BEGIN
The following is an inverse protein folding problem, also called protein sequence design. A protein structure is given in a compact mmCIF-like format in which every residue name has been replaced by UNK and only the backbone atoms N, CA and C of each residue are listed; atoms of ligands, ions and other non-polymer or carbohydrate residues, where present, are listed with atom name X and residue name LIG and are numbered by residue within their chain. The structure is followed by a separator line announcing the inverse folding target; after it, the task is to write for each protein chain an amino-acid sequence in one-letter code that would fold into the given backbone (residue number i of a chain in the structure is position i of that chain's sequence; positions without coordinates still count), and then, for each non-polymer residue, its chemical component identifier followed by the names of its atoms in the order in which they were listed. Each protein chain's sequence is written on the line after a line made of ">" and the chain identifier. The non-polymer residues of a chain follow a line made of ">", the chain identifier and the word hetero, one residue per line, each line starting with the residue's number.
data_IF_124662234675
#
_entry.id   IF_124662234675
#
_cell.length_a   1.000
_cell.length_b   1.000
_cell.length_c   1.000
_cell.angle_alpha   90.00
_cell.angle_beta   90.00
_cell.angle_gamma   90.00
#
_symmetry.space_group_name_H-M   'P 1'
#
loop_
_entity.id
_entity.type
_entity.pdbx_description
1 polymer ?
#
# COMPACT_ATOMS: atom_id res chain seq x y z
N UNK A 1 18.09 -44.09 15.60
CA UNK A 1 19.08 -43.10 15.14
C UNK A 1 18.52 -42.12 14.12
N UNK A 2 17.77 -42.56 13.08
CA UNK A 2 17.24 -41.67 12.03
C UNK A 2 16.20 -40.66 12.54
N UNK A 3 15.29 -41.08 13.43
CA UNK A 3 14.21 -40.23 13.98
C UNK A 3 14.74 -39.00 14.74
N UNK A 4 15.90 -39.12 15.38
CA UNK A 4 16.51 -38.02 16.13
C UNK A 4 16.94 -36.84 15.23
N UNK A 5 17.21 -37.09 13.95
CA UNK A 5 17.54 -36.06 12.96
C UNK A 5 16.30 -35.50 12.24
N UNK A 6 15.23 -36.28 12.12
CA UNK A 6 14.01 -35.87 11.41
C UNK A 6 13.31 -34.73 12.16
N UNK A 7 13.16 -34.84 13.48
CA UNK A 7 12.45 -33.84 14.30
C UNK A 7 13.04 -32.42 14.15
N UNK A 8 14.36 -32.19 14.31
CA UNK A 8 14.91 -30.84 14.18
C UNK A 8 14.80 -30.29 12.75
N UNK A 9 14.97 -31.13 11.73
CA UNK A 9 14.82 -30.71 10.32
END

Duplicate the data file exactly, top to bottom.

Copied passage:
The following is an inverse protein folding problem, also called protein sequence design. A protein structure is given in a compact mmCIF-like format in which every residue name has been replaced by UNK and only the backbone atoms N, CA and C of each residue are listed; atoms of ligands, ions and other non-polymer or carbohydrate residues, where present, are listed with atom name X and residue name LIG and are numbered by residue within their chain. The structure is followed by a separator line announcing the inverse folding target; after it, the task is to write for each protein chain an amino-acid sequence in one-letter code that would fold into the given backbone (residue number i of a chain in the structure is position i of that chain's sequence; positions without coordinates still count), and then, for each non-polymer residue, its chemical component identifier followed by the names of its atoms in the order in which they were listed. Each protein chain's sequence is written on the line after a line made of ">" and the chain identifier. The non-polymer residues of a chain follow a line made of ">", the chain identifier and the word hetero, one residue per line, each line starting with the residue's number.
data_IF_124662234675
#
_entry.id   IF_124662234675
#
_cell.length_a   1.000
_cell.length_b   1.000
_cell.length_c   1.000
_cell.angle_alpha   90.00
_cell.angle_beta   90.00
_cell.angle_gamma   90.00
#
_symmetry.space_group_name_H-M   'P 1'
#
loop_
_entity.id
_entity.type
_entity.pdbx_description
1 polymer ?
#
# COMPACT_ATOMS: atom_id res chain seq x y z
N UNK A 1 18.09 -44.09 15.60
CA UNK A 1 19.08 -43.10 15.14
C UNK A 1 18.52 -42.12 14.12
N UNK A 2 17.77 -42.56 13.08
CA UNK A 2 17.24 -41.67 12.03
C UNK A 2 16.20 -40.66 12.54
N UNK A 3 15.29 -41.08 13.43
CA UNK A 3 14.21 -40.23 13.98
C UNK A 3 14.74 -39.00 14.74
N UNK A 4 15.90 -39.12 15.38
CA UNK A 4 16.51 -38.02 16.13
C UNK A 4 16.94 -36.84 15.23
N UNK A 5 17.21 -37.09 13.95
CA UNK A 5 17.54 -36.06 12.96
C UNK A 5 16.30 -35.50 12.24
N UNK A 6 15.23 -36.28 12.12
CA UNK A 6 14.01 -35.87 11.41
C UNK A 6 13.31 -34.73 12.16
N UNK A 7 13.16 -34.84 13.48
CA UNK A 7 12.45 -33.84 14.30
C UNK A 7 13.04 -32.42 14.15
N UNK A 8 14.36 -32.19 14.31
CA UNK A 8 14.91 -30.84 14.18
C UNK A 8 14.80 -30.29 12.75
N UNK A 9 14.97 -31.13 11.73
CA UNK A 9 14.82 -30.71 10.32